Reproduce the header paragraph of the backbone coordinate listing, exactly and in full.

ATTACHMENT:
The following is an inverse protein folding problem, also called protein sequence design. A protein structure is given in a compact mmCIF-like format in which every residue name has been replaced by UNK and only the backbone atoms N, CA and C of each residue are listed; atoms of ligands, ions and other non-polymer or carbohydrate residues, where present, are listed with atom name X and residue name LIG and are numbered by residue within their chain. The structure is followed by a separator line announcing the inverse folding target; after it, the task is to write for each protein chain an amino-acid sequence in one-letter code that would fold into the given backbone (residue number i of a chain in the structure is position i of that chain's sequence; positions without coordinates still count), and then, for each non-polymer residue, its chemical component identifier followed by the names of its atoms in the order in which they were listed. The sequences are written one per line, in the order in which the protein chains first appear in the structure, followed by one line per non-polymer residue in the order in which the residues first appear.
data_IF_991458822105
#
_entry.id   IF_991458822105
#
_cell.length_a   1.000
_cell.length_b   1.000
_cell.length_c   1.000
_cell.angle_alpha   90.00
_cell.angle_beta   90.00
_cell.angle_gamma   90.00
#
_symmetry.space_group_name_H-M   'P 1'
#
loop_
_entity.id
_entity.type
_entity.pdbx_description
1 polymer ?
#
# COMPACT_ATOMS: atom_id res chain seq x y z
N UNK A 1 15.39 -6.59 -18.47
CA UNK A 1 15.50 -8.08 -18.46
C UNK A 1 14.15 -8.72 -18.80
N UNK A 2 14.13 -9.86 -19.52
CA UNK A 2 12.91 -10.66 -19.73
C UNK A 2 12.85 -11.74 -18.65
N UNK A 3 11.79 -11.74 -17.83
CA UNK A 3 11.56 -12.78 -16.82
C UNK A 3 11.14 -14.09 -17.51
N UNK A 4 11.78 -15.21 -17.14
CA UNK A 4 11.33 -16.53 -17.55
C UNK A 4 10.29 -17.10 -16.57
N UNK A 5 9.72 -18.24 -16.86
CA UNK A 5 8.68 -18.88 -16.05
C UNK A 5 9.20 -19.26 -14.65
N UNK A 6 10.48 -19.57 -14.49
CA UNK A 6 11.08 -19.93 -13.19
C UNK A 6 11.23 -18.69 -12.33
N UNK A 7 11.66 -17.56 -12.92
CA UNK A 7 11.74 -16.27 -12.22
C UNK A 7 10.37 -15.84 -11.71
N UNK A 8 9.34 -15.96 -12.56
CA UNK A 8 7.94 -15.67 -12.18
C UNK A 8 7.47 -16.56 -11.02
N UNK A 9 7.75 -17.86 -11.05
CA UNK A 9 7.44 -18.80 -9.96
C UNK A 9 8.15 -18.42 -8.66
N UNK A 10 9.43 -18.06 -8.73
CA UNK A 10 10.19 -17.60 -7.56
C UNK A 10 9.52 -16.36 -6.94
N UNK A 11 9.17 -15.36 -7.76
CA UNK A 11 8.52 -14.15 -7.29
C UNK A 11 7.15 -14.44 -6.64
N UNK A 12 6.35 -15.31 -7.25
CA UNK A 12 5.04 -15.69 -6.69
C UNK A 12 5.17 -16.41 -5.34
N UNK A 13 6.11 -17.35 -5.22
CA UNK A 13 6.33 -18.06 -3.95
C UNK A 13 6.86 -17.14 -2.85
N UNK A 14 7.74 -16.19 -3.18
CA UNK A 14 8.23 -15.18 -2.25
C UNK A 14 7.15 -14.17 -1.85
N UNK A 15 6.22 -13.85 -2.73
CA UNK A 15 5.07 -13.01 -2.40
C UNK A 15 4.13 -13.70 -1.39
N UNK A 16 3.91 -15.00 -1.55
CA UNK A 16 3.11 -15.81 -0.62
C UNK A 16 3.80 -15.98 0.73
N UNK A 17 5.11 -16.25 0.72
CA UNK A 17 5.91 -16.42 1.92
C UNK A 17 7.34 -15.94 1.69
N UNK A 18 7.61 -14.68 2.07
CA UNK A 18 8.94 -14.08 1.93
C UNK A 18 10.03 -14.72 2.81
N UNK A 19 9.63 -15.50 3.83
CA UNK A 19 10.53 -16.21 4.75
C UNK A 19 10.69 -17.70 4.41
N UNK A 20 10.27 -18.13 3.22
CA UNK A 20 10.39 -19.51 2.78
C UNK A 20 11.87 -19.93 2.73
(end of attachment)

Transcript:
The following is an inverse protein folding problem, also called protein sequence design. A protein structure is given in a compact mmCIF-like format in which every residue name has been replaced by UNK and only the backbone atoms N, CA and C of each residue are listed; atoms of ligands, ions and other non-polymer or carbohydrate residues, where present, are listed with atom name X and residue name LIG and are numbered by residue within their chain. The structure is followed by a separator line announcing the inverse folding target; after it, the task is to write for each protein chain an amino-acid sequence in one-letter code that would fold into the given backbone (residue number i of a chain in the structure is position i of that chain's sequence; positions without coordinates still count), and then, for each non-polymer residue, its chemical component identifier followed by the names of its atoms in the order in which they were listed. The sequences are written one per line, in the order in which the protein chains first appear in the structure, followed by one line per non-polymer residue in the order in which the residues first appear.